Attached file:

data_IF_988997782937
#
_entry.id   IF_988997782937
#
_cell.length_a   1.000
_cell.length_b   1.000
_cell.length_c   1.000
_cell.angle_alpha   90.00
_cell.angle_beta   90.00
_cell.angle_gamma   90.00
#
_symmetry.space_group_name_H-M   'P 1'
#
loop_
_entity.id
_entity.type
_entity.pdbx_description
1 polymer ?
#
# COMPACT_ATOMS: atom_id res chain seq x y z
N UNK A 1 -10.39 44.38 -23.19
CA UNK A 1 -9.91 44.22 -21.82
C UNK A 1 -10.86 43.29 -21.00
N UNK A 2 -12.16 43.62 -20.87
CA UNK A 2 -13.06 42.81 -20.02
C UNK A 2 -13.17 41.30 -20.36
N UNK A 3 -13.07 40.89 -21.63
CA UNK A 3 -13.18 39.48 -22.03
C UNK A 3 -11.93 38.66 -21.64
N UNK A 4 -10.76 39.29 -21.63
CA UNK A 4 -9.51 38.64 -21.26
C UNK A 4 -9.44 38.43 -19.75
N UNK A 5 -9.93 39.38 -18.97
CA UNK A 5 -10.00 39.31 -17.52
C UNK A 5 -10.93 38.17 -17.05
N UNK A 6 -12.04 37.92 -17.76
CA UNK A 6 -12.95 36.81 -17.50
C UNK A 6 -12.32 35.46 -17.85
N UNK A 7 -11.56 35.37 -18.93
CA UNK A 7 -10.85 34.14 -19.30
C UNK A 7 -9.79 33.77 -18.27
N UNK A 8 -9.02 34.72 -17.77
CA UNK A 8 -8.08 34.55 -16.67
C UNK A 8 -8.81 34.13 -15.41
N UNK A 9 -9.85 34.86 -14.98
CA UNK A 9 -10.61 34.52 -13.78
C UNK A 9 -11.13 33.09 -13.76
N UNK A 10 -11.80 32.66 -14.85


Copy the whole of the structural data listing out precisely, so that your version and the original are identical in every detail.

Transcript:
data_IF_988997782937
#
_entry.id   IF_988997782937
#
_cell.length_a   1.000
_cell.length_b   1.000
_cell.length_c   1.000
_cell.angle_alpha   90.00
_cell.angle_beta   90.00
_cell.angle_gamma   90.00
#
_symmetry.space_group_name_H-M   'P 1'
#
loop_
_entity.id
_entity.type
_entity.pdbx_description
1 polymer ?
#
# COMPACT_ATOMS: atom_id res chain seq x y z
N UNK A 1 -10.39 44.38 -23.19
CA UNK A 1 -9.91 44.22 -21.82
C UNK A 1 -10.86 43.29 -21.00
N UNK A 2 -12.16 43.62 -20.87
CA UNK A 2 -13.06 42.81 -20.02
C UNK A 2 -13.17 41.30 -20.36
N UNK A 3 -13.07 40.89 -21.63
CA UNK A 3 -13.18 39.48 -22.03
C UNK A 3 -11.93 38.66 -21.64
N UNK A 4 -10.76 39.29 -21.63
CA UNK A 4 -9.51 38.64 -21.26
C UNK A 4 -9.44 38.43 -19.75
N UNK A 5 -9.93 39.38 -18.97
CA UNK A 5 -10.00 39.31 -17.52
C UNK A 5 -10.93 38.17 -17.05
N UNK A 6 -12.04 37.92 -17.76
CA UNK A 6 -12.95 36.81 -17.50
C UNK A 6 -12.32 35.46 -17.85
N UNK A 7 -11.56 35.37 -18.93
CA UNK A 7 -10.85 34.14 -19.30
C UNK A 7 -9.79 33.77 -18.27
N UNK A 8 -9.02 34.72 -17.77
CA UNK A 8 -8.08 34.55 -16.67
C UNK A 8 -8.81 34.13 -15.41
N UNK A 9 -9.85 34.86 -14.98
CA UNK A 9 -10.61 34.52 -13.78
C UNK A 9 -11.13 33.09 -13.76
N UNK A 10 -11.80 32.66 -14.85